Having a pool can be one of the best ways to beat the heat in the summer and spend time with the people you love.
However, the last thing you want is to jump into the pool just to see skin cells, murky water, algae, and other nasty stuff.
So in this article, we’ll talk about how often pool water should be changed and how to keep it maintained and cleaned. Whether you run a commercial pool or simply own a home pool, here’s what you need to know:
How Often Should You Change Pool Water?
This question is not as straightforward as it might seem. For instance, if you’re talking about a public community pool and ask “how often do swimming pools change the water” then the answer could be “daily.”
That said, let’s talk about the short answer and the long answer:
The Short Answer
Typically, you should aim to change your pool water anywhere between two months to two years. Public pools should change it even more often.
The Detailed Answer
The true answer to this question varies depending on the size and nature of your pool as well as the area of the country that you live in.
Of course, this timeline has a few extra factors to consider, such as:
How many swimmers are using the pool daily
The climate you live in
Whether you have hard or soft water
The frequency of the pool maintenance you have
Whether or not pets or animals have also been in the water
The More Public The Pool, The More Often You Should Change The Water
You’ll need to change the water more often if people are using your pool more often. It’s that simple. When people go into the pool, they bring whatever was outside or in the yard along with them.
In addition, when considering “how often should pool water be changed?”, your climate makes a huge difference. Bacteria, algae spores, rain and other debris can be carried into your pool from winds, rainfall, and other natural effects.
Apart from that, UV rays from the sun can reduce the chlorine in your pool. As you may have heard, chlorine is very important for killing germs and keeping your pool clean and safe for all swimmers. If there’s no chlorine, or the chlorine amount has been reduced too much algae can begin to grow.
Understand Your Pool Water Type
Hard water can actually protect your pool structure from corroding. But if it’s too hard, it can start to break down the fixtures. Soft water typically creates a cleaner pool.
However, pools need a certain amount of calcium and soft water may soak up the calcium from the tiles or concrete of a pool.
For this reason, you should always have a pool cleaning routine that involves maintenance and keeping the proper pH level. You can get a water testing kit to check for unbalanced pH.
If there’s too much pH or not enough, it can cause skin issues. You want a pH of around 7.4 to promote a safe swimming environment.
How To Change Your Pool Water
You might be wondering how do I change the water in my pool? Well, hiring professionals is usually the best bet.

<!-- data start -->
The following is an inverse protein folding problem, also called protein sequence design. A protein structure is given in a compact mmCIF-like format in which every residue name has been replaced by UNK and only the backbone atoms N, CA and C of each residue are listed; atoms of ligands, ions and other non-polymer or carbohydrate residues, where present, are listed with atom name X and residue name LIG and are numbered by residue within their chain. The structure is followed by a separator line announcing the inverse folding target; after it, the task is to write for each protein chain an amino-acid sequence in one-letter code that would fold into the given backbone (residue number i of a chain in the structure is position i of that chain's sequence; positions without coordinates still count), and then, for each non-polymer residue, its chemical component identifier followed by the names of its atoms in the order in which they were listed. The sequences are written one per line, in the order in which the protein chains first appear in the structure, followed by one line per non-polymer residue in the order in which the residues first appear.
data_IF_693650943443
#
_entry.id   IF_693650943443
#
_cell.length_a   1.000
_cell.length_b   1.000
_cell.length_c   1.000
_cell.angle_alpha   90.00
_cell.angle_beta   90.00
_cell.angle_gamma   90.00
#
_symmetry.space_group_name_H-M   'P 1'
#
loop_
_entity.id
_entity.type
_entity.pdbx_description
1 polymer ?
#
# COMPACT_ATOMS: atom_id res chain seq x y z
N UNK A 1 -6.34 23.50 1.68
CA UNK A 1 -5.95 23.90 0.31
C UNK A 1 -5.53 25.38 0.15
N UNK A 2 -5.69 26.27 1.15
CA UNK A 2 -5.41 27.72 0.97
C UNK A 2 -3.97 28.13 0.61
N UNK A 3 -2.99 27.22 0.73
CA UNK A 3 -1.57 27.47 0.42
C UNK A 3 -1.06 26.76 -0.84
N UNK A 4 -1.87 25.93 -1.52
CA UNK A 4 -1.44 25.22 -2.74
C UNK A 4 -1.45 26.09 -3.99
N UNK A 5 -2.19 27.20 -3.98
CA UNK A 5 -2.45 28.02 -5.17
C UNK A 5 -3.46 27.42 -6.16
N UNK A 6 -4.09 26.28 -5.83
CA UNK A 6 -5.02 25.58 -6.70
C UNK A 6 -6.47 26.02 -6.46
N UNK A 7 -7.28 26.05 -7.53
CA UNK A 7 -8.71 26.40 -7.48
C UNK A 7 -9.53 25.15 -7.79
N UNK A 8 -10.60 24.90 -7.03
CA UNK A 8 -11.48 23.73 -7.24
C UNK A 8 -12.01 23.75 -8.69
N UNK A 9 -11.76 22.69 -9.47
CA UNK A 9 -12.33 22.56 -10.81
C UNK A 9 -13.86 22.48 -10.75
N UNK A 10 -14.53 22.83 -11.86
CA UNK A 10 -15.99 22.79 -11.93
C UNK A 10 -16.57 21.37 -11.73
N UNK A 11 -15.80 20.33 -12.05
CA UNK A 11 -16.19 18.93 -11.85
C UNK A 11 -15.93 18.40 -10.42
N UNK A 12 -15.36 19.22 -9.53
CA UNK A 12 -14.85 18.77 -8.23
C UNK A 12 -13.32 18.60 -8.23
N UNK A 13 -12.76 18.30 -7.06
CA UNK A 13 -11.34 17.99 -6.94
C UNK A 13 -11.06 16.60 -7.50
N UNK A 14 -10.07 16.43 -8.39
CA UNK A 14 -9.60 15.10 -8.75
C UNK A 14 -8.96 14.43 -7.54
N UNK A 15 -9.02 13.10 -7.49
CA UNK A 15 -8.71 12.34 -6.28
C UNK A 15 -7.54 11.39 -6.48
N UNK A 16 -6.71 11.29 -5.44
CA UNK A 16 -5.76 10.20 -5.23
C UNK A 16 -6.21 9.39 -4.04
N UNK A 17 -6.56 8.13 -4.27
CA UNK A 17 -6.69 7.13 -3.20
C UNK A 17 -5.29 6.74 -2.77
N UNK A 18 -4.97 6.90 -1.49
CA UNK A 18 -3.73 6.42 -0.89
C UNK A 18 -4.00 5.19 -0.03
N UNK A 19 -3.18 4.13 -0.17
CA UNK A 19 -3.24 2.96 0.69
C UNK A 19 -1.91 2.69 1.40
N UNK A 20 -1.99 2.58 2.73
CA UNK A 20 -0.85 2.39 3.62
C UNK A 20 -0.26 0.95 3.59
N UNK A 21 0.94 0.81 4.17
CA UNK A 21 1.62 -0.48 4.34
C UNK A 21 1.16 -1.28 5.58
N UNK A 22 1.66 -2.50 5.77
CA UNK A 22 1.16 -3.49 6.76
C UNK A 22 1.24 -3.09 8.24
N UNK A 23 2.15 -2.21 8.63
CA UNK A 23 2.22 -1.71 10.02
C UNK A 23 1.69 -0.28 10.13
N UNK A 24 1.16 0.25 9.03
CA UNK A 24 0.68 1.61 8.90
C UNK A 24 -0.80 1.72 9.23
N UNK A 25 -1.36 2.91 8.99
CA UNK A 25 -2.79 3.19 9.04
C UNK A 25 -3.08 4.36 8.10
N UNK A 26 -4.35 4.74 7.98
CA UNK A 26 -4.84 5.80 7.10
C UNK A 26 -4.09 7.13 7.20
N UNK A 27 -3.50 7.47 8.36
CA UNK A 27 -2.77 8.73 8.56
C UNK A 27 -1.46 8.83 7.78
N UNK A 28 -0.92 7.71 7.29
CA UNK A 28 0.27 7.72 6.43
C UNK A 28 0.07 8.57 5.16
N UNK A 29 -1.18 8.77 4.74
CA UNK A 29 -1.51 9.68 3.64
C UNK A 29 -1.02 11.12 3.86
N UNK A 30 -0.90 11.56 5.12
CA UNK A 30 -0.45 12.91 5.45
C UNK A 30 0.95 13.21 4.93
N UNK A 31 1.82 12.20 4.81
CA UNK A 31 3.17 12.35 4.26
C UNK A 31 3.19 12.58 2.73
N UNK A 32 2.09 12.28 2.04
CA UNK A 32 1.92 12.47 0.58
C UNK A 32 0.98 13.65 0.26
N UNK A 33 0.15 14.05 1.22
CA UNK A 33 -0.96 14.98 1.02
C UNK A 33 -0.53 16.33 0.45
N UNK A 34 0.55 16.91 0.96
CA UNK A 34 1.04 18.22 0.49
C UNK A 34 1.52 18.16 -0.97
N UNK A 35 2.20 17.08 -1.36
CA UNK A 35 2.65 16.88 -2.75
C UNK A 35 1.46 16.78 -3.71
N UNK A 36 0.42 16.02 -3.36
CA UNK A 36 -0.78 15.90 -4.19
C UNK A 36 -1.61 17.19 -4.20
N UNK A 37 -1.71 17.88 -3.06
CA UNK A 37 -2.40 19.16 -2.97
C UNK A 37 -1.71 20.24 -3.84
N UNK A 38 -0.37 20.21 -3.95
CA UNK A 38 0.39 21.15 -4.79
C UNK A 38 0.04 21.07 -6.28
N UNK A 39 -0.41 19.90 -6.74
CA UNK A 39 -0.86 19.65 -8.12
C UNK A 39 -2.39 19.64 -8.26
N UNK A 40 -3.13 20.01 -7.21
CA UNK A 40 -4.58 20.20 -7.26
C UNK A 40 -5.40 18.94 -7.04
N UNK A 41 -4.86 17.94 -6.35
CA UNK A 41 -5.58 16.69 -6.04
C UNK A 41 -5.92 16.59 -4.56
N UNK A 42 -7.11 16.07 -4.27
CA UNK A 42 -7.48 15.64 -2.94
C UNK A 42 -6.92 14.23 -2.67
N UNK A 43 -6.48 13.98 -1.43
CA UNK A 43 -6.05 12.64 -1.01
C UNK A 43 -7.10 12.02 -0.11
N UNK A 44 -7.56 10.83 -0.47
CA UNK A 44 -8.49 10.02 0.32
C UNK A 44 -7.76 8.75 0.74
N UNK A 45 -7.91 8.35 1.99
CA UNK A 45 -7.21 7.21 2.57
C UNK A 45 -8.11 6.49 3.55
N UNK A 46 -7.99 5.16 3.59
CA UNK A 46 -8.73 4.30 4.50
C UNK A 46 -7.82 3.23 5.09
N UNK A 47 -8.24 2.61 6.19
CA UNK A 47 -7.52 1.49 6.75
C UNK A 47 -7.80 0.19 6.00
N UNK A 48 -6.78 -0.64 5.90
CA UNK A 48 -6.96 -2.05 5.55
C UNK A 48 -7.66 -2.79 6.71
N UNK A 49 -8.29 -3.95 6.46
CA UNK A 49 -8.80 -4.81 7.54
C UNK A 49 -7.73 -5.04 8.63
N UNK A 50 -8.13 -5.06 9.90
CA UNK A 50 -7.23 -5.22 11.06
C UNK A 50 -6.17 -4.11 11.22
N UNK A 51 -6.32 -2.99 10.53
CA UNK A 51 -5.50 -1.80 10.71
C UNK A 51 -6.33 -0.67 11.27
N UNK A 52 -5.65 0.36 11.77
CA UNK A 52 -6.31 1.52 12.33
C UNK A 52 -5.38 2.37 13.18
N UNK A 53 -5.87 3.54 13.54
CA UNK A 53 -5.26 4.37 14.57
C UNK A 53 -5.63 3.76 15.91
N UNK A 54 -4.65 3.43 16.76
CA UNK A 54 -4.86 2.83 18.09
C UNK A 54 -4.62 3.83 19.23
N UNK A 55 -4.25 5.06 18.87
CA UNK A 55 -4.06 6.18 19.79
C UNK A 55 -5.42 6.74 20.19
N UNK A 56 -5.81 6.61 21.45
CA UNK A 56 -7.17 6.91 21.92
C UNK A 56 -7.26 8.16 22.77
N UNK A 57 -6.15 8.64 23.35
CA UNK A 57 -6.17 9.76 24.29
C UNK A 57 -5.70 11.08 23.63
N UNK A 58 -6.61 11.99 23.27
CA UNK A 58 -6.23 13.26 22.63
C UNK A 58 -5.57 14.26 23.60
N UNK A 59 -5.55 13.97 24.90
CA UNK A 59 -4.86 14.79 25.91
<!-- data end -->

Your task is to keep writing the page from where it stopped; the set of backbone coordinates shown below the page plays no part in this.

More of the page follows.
If you are insisting on doing it yourself, you should know a few things about changing the water in your pool:
Tips For Changing Pool Water
First of all, how often you do it depends on the type of pool you have as well as the usage and environment of your pool.
You should change your pool in the mild season. That means that it’s not too hot or too cold.
Draining the pool in the spring or fall are the perfect times of the year. This keeps the filtration and the systems and surfaces of the pool from getting heat, sun, or moisture damage.
And despite what you might believe, pool cleaning is actually done underwater typically. That means you don’t want to drain the pool just for cleaning.
Furthermore, if you drain your pool after a heavy rainstorm, it could create extra pressure on the pool. This creates a water table that damages the floor of the pool.
Therefore you want to use a drainer or skimmer when it rains. However, it’s always a good bet to clean debris from the pool manually because a filter won’t capture everything.
How Should You Drain Pool Water?
First, determine if a professional should do it for you. Pool maintenance can still be maintained and performed when the pool has some water in it.
A professional contractor can come out and tell you if it needs to be drained. Plus, letting a pro do it in the first place is a lot less costly than having to fix a botched draining job.
DIY – Risky, But Possible
If you are going to do it on your own there’s something called a submersible pump that you should use. A filter pump is another option but it’s not as appealing because it can be quite expensive to replace if it breaks or stops working.
To drain the pool, drain your water into the sewer line. Don’t drain more than 12 gallons a minute. This process will take a few days.
So if you’re not experienced, you don’t have the patience for that, it’s highly recommended that you get someone to do it for you.
Changing your pool water is relatively fast and straightforward for companies with the right equipment and training. Instead of risking pool damage with DIY methods, contact your friendly experts in commercial pool maintenance in Atlanta. Then enjoy your pool again as soon as a few hours.